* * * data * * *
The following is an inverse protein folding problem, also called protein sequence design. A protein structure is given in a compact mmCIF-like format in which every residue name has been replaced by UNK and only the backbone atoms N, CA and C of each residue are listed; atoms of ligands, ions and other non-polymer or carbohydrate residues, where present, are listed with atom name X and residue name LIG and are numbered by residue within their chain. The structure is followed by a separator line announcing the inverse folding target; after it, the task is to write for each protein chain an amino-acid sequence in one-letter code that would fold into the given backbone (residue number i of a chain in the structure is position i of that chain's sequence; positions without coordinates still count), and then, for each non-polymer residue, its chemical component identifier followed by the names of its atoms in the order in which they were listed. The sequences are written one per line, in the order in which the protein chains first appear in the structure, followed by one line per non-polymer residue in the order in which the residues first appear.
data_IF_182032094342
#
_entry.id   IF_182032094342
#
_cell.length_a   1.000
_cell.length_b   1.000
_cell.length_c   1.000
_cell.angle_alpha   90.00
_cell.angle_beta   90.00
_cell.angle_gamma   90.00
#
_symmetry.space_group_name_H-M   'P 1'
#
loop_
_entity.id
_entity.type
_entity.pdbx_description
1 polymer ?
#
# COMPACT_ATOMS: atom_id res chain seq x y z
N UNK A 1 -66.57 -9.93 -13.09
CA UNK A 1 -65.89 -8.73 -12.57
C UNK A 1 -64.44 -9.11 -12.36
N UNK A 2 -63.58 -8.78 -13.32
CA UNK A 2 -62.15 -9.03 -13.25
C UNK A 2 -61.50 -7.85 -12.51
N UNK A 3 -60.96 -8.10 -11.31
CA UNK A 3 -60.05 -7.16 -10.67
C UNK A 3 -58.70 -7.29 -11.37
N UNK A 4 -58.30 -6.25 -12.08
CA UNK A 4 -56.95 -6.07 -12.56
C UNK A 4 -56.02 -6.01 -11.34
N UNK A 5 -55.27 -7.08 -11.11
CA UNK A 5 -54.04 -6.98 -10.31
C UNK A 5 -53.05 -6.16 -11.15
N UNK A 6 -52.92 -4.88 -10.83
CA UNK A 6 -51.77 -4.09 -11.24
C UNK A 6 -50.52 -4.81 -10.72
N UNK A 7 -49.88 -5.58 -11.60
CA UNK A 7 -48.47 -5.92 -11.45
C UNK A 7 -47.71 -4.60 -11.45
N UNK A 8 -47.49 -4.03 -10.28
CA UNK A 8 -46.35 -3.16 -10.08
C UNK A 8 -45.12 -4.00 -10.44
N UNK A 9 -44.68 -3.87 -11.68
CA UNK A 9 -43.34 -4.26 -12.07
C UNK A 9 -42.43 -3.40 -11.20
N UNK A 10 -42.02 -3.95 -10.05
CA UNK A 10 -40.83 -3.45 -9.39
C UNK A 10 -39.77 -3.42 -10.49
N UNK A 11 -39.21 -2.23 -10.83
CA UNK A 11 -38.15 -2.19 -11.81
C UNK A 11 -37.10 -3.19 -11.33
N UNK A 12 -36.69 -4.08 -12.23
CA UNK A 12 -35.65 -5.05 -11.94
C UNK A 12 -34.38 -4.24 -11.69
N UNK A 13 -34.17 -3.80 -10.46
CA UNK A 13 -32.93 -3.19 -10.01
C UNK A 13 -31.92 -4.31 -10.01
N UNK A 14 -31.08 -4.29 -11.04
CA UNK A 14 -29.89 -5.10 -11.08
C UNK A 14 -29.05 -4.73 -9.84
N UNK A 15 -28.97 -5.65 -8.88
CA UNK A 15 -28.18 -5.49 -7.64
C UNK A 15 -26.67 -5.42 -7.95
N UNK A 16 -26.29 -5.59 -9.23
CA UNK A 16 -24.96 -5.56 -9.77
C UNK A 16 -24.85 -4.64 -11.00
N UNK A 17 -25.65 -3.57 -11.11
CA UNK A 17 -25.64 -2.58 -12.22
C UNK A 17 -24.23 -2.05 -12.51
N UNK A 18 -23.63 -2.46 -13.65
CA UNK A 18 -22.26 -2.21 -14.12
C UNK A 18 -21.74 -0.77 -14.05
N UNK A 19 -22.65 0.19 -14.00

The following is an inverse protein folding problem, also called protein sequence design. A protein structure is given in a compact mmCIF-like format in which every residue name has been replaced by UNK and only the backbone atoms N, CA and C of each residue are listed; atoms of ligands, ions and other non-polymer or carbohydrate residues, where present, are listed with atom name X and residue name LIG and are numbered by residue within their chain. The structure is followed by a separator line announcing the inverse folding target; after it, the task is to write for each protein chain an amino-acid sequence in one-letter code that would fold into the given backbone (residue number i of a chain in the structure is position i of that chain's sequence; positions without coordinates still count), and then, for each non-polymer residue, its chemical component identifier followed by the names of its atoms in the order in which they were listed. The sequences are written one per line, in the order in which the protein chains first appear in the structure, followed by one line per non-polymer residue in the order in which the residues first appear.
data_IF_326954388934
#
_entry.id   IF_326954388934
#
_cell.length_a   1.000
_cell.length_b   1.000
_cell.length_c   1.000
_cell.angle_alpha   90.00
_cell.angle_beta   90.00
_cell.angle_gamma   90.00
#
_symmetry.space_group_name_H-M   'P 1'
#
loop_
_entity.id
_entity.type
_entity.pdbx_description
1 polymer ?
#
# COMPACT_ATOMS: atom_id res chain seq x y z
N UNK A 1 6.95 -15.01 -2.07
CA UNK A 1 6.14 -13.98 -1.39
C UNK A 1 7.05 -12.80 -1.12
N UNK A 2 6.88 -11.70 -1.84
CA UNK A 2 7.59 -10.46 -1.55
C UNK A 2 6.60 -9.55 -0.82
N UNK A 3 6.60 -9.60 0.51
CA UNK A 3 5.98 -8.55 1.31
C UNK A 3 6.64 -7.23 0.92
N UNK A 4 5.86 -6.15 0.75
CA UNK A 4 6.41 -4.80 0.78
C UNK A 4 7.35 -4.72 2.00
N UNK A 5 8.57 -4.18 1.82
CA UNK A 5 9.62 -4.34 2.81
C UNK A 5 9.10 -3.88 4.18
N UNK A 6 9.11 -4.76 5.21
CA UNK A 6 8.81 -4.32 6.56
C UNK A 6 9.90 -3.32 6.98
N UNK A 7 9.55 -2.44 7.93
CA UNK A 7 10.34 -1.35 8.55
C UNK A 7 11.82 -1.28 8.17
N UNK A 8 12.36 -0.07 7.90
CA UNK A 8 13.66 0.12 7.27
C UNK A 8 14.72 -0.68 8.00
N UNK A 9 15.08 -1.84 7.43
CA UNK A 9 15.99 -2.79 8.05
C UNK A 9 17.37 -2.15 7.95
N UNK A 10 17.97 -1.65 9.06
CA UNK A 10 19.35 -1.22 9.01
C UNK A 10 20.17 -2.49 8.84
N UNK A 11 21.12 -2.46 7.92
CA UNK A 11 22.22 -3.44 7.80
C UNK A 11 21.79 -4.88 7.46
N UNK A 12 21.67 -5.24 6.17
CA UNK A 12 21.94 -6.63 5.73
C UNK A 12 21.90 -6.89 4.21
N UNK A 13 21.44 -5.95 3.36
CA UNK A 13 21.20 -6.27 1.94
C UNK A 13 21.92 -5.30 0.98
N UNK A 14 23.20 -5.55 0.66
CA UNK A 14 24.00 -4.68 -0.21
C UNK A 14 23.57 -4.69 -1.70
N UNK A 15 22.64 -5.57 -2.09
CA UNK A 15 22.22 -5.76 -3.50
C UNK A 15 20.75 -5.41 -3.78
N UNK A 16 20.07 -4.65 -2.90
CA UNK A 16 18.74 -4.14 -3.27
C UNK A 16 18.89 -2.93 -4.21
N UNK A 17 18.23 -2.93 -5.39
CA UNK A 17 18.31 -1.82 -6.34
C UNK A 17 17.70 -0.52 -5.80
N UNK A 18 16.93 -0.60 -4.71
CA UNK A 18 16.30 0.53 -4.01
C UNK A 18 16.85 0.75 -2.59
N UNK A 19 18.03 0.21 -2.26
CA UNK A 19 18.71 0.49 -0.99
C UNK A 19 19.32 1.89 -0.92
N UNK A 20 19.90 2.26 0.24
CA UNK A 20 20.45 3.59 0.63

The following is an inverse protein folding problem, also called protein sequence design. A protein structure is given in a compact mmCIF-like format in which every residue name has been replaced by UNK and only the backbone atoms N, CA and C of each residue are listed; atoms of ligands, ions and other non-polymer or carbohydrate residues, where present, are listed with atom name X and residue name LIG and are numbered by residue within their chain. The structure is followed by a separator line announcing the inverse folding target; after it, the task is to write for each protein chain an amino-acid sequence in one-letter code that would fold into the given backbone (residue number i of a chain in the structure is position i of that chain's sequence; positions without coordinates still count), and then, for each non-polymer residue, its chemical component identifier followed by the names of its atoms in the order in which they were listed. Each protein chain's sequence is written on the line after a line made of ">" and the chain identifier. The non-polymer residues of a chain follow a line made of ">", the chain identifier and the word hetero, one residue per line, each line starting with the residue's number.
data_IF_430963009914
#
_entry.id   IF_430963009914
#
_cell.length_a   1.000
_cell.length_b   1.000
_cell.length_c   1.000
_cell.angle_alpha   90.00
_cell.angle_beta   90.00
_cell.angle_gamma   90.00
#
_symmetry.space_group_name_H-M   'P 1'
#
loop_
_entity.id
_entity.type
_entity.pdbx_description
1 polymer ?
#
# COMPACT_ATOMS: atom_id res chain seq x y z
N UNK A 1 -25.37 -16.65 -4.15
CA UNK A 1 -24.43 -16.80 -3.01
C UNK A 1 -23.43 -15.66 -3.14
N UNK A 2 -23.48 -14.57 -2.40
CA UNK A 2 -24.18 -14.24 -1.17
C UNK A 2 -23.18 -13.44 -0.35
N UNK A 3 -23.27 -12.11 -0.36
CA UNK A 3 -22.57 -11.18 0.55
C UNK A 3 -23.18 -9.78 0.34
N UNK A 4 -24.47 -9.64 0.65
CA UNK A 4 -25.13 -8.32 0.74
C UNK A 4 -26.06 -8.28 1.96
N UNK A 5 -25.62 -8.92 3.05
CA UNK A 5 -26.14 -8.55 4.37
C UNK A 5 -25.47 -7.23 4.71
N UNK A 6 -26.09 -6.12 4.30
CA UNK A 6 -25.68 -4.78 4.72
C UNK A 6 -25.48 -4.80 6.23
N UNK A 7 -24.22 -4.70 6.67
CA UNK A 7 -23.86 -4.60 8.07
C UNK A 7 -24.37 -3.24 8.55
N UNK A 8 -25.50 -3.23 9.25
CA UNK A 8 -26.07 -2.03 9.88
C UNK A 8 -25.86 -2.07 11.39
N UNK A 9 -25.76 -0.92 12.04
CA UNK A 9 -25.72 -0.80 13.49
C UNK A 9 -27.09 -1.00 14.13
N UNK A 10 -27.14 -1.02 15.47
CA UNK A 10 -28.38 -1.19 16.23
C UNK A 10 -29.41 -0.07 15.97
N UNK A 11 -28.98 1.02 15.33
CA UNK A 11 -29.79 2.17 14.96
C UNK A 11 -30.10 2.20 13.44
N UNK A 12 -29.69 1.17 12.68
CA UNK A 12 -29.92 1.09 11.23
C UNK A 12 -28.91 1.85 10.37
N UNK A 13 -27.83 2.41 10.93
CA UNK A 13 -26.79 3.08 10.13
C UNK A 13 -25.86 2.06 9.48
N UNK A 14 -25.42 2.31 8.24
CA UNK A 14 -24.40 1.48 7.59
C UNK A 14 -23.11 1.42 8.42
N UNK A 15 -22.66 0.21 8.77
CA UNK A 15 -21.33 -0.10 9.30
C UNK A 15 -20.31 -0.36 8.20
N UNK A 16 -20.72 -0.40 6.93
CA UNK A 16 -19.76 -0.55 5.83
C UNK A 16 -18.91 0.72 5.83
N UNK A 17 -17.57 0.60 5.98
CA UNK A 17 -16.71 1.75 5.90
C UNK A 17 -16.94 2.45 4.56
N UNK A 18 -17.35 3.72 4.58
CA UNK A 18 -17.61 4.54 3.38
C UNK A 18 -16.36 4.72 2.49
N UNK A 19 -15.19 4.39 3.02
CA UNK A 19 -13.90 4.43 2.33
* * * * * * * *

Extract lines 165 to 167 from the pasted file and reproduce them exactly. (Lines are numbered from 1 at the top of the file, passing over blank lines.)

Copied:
_cell.angle_alpha   90.00
_cell.angle_beta   90.00
_cell.angle_gamma   90.00